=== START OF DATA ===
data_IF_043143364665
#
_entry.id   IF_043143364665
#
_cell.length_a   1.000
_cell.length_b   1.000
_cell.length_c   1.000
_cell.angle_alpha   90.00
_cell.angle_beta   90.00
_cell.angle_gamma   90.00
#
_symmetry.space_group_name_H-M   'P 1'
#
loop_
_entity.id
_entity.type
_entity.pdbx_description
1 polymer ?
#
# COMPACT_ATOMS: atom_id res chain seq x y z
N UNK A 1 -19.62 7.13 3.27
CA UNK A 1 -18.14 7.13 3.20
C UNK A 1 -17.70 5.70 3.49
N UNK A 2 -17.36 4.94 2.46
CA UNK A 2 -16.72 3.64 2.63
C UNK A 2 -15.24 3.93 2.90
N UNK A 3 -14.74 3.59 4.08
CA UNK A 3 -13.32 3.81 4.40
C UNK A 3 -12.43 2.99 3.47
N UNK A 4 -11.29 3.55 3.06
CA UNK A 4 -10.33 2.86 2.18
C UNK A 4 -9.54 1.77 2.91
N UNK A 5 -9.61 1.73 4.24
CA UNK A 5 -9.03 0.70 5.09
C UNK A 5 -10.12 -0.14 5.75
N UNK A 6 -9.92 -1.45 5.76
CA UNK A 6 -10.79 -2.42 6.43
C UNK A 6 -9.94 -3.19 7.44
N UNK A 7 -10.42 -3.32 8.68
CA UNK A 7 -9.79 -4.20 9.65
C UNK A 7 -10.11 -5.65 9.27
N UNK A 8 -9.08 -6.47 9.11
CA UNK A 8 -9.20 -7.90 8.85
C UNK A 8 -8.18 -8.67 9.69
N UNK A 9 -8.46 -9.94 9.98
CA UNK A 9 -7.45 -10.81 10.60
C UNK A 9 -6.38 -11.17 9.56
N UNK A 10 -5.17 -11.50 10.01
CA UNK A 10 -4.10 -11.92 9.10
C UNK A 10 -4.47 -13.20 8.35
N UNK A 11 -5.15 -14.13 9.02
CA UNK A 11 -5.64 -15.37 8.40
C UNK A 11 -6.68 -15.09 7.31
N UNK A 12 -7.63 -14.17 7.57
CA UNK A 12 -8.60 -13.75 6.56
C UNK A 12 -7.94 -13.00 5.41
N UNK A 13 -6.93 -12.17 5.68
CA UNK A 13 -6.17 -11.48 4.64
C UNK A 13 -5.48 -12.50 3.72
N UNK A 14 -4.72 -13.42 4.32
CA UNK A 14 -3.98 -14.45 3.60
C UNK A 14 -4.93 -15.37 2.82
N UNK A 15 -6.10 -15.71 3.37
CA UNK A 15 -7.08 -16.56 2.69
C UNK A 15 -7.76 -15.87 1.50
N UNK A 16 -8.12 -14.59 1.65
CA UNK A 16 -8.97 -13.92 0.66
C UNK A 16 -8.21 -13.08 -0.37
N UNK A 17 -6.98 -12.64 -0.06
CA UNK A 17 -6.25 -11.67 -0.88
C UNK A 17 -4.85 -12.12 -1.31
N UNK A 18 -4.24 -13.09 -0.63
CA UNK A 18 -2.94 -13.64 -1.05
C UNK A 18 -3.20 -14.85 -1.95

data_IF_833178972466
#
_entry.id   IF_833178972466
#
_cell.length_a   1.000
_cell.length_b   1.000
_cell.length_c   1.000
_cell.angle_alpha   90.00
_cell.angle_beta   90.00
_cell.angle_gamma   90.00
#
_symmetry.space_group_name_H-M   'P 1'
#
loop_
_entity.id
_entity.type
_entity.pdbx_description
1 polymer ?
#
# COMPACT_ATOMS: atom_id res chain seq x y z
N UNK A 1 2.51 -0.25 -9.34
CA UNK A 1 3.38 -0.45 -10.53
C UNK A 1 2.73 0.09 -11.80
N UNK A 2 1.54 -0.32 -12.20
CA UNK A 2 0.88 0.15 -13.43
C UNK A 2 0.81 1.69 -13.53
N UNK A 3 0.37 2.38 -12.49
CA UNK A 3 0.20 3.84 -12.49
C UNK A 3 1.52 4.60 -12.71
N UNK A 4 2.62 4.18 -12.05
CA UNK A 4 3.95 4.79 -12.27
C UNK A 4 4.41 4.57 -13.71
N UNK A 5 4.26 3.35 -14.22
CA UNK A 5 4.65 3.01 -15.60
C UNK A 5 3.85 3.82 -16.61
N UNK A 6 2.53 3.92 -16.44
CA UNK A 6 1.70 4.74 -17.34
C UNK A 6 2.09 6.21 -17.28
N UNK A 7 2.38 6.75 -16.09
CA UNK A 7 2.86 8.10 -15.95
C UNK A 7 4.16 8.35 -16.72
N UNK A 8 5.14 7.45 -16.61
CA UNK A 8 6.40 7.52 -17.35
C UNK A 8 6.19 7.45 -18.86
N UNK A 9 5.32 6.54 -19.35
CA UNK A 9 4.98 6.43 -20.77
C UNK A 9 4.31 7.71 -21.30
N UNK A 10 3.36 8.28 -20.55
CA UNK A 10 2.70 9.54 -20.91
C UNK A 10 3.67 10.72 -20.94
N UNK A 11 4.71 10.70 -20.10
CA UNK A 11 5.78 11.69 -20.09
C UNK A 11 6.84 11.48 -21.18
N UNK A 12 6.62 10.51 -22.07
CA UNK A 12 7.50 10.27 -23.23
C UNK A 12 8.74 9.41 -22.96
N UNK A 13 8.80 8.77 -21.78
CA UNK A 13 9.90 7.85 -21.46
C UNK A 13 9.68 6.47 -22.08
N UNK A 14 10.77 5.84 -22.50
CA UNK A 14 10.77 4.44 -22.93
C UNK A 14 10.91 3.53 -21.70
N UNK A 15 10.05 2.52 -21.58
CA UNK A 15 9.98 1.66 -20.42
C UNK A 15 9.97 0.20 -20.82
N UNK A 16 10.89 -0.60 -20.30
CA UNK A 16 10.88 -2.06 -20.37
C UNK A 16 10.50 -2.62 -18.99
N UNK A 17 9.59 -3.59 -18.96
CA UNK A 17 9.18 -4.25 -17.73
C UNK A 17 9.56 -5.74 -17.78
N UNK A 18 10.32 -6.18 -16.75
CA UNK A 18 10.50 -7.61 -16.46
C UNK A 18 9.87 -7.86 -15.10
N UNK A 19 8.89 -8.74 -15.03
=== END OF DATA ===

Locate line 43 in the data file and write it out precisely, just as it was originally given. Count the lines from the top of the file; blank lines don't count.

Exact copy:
CA UNK A 8 -9.20 -7.90 8.85